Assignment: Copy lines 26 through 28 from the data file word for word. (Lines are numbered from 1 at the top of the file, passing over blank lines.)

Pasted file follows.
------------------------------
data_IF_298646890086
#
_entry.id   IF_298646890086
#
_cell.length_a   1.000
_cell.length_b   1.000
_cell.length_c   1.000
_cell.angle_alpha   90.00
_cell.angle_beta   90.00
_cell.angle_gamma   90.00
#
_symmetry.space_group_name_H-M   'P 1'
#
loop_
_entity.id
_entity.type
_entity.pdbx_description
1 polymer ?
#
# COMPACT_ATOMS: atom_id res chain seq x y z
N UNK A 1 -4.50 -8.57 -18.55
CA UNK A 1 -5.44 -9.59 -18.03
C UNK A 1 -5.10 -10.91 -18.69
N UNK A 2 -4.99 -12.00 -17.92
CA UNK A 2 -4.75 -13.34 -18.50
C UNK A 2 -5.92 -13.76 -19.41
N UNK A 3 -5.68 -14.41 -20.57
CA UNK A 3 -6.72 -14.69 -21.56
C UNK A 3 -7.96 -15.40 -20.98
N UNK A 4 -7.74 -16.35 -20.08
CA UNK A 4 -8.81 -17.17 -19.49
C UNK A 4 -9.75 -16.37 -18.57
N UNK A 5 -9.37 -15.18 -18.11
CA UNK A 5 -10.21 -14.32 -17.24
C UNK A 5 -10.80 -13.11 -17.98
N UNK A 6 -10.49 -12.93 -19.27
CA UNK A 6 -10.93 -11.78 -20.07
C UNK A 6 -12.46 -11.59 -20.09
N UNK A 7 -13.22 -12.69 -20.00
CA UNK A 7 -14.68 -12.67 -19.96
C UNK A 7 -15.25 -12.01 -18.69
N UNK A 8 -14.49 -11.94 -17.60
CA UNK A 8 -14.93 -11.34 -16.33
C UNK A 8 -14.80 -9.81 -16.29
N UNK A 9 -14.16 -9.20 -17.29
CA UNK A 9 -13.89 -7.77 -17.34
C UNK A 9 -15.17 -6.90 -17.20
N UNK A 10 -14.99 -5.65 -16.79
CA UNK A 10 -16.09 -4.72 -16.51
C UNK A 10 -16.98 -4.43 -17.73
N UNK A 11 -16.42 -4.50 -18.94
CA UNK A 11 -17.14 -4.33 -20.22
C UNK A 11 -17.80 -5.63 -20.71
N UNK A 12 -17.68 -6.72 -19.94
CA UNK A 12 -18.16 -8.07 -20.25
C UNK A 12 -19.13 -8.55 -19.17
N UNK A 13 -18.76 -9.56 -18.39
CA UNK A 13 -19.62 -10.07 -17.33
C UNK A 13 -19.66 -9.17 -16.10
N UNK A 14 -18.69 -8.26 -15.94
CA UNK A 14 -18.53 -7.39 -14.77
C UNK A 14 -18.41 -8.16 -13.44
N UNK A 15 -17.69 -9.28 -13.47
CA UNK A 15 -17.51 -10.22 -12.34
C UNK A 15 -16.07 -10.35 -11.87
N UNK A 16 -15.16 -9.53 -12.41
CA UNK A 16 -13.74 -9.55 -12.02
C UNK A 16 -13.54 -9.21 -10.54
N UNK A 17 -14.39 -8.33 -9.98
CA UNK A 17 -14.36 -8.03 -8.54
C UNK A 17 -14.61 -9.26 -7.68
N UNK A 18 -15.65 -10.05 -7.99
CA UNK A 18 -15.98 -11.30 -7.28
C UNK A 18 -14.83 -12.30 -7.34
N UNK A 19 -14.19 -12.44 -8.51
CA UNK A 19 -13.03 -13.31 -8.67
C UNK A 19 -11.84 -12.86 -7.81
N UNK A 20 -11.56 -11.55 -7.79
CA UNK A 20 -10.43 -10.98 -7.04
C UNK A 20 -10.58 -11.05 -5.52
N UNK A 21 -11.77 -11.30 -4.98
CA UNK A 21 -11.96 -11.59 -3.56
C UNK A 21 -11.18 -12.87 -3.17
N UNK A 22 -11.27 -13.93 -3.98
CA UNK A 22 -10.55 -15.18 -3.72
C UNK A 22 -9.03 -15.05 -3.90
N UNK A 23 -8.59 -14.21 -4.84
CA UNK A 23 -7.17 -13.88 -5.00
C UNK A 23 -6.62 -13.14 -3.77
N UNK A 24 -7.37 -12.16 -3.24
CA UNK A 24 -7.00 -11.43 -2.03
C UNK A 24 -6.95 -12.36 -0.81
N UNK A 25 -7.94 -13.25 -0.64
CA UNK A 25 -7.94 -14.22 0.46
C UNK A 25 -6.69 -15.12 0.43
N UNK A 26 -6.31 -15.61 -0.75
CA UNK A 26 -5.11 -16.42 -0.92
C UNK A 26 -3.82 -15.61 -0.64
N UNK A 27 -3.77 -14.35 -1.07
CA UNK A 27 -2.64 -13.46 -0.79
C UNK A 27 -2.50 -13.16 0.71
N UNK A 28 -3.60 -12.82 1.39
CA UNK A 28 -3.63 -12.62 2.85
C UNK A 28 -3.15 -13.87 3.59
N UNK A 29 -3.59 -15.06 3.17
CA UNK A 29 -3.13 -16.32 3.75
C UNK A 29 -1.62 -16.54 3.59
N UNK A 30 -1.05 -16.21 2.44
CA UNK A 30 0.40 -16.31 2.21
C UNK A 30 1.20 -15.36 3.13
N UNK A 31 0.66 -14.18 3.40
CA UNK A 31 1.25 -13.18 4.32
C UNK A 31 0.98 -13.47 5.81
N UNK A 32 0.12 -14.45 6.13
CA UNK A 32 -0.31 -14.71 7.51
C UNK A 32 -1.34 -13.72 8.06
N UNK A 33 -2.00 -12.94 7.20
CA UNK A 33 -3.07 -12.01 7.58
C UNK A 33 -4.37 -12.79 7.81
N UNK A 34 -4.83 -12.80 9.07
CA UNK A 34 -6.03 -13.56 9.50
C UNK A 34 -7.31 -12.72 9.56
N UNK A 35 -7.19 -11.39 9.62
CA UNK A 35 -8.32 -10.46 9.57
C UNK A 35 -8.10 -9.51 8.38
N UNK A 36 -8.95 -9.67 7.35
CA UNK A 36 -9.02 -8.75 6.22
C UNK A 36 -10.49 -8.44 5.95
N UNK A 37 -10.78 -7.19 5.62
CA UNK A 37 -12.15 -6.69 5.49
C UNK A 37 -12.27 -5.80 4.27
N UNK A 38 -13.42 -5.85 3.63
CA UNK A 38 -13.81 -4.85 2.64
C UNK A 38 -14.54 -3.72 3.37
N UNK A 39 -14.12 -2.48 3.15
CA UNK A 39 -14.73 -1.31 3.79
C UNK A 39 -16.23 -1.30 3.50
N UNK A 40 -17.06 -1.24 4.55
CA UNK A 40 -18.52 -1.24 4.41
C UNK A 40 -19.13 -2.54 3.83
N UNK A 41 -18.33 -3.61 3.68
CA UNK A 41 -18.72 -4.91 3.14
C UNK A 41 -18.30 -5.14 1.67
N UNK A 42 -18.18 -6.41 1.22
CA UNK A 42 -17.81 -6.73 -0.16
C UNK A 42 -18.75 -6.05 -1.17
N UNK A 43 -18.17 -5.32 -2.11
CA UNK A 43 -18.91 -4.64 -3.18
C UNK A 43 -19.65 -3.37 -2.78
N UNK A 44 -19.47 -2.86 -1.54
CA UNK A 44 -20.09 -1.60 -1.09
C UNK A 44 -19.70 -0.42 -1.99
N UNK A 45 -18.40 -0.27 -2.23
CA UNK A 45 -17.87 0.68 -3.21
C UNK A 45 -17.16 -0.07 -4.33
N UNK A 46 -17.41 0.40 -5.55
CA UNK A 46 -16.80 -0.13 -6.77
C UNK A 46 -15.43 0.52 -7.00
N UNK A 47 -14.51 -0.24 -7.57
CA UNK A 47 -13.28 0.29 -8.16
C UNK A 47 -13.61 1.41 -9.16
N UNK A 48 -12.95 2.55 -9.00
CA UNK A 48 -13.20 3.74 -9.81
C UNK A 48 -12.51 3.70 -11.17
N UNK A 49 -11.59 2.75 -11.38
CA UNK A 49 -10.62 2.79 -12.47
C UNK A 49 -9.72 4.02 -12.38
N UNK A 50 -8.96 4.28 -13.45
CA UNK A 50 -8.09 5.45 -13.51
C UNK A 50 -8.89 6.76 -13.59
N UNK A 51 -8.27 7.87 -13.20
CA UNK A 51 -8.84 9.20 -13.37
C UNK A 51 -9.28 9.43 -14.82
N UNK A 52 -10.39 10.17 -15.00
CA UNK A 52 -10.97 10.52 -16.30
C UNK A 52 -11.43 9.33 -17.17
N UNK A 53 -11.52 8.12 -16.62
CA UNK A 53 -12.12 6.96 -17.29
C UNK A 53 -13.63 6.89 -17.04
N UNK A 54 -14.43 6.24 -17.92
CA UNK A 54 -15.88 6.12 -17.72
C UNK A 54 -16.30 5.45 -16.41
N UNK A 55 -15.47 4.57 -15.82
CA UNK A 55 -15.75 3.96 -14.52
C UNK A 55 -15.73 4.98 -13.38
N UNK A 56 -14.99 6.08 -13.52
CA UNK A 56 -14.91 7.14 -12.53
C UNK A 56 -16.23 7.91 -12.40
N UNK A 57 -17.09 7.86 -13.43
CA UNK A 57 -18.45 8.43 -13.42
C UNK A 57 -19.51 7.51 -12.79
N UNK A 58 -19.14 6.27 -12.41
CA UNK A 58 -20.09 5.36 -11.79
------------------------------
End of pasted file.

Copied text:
C UNK A 2 -5.92 -13.76 -19.41
N UNK A 3 -5.68 -14.41 -20.57
CA UNK A 3 -6.72 -14.69 -21.56